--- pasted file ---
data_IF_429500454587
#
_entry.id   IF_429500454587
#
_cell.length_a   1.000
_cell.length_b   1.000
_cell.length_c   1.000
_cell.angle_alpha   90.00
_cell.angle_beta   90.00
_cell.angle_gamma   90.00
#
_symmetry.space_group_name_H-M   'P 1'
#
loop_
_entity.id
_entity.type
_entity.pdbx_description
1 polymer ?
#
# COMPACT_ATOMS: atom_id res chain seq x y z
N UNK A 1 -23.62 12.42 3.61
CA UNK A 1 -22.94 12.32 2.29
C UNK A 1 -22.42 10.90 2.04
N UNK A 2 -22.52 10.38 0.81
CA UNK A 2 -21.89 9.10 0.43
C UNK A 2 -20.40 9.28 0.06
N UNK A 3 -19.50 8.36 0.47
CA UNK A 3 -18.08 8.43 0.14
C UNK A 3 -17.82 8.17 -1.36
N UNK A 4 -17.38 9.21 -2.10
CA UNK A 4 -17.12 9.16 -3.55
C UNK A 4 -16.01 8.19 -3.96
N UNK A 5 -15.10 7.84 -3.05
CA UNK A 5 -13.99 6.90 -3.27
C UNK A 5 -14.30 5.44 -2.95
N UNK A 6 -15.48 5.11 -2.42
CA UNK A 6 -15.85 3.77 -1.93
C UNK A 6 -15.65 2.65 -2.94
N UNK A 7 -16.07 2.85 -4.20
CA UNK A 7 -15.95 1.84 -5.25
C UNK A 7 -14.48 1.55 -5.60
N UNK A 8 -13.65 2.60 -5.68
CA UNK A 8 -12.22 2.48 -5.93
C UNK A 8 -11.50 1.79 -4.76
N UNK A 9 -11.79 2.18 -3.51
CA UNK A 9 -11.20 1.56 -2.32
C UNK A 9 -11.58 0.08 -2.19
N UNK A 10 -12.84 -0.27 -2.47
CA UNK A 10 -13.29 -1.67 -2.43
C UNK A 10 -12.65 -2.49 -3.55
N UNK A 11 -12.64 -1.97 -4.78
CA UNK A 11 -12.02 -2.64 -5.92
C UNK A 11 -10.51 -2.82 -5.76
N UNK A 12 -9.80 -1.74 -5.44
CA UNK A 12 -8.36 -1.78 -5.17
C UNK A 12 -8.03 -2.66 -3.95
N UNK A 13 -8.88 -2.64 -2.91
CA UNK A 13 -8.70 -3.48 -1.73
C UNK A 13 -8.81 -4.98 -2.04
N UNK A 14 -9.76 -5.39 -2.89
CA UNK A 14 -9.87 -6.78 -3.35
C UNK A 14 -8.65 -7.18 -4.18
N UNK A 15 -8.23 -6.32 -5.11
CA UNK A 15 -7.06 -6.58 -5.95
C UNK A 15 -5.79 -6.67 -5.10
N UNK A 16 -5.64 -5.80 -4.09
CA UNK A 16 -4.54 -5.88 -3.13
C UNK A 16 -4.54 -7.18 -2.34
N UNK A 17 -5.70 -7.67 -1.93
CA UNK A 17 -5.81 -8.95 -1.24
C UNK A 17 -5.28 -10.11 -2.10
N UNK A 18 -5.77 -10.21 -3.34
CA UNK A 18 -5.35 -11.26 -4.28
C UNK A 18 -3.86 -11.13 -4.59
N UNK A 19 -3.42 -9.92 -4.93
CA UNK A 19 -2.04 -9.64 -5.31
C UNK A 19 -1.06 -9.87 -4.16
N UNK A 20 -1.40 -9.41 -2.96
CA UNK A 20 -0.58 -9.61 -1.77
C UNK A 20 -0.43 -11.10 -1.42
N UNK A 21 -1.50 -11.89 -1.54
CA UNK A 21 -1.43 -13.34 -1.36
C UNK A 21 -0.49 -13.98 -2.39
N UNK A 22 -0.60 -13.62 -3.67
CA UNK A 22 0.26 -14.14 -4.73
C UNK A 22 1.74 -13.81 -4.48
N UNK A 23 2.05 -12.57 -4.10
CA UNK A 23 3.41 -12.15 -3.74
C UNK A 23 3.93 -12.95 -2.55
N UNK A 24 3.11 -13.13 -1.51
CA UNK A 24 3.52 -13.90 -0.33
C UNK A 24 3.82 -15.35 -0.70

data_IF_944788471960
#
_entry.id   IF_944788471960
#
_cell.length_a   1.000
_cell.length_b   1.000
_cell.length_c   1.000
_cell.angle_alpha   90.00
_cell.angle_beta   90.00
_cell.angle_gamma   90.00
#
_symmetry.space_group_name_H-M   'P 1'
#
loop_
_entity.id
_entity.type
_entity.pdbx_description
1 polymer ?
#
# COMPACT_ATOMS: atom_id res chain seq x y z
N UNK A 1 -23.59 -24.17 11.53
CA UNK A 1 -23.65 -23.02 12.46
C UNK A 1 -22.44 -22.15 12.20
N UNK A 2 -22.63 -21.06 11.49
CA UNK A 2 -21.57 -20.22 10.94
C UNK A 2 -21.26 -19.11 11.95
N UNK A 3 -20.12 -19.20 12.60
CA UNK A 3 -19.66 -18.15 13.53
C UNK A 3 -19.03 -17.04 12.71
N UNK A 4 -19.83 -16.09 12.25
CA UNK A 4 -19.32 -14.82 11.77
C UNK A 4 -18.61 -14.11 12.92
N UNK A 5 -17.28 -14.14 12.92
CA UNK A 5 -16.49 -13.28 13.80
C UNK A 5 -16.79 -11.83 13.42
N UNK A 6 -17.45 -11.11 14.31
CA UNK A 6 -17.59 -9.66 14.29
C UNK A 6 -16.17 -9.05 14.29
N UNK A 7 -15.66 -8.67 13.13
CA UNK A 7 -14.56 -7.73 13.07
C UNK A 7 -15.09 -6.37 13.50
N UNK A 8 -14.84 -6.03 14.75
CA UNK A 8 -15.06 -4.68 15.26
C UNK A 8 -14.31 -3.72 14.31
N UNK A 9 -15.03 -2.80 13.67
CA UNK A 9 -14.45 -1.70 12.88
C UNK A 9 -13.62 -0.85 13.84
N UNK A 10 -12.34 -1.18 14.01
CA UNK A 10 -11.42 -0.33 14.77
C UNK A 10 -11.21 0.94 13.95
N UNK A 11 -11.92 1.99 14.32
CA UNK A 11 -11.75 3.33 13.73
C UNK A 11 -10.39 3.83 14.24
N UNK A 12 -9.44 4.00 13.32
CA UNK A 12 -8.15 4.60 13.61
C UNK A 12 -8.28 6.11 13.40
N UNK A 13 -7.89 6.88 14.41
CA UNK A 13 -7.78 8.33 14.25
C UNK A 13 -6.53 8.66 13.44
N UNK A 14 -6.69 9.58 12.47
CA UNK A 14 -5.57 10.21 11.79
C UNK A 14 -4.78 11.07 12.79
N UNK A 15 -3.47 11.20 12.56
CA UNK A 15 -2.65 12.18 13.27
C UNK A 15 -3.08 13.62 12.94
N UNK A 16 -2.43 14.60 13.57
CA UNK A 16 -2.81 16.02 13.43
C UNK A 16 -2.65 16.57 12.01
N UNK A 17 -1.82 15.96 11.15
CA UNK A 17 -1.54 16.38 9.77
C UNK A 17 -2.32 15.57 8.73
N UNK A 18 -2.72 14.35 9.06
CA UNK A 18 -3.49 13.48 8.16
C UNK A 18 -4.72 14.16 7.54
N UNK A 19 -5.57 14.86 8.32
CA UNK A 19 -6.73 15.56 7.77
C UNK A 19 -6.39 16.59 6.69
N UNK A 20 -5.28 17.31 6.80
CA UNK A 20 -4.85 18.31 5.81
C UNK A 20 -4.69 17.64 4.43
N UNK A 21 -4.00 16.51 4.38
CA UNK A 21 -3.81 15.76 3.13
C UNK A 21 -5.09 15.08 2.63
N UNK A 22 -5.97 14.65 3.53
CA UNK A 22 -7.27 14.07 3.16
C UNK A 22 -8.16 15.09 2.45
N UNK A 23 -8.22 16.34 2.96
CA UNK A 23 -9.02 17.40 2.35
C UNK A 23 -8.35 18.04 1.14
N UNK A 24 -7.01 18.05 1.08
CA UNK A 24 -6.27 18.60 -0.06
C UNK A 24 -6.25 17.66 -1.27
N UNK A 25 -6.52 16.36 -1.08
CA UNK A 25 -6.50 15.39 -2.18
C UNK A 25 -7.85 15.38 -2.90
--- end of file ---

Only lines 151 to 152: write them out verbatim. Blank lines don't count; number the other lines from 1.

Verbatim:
C UNK A 13 -6.53 8.66 13.44
N UNK A 14 -6.69 9.58 12.47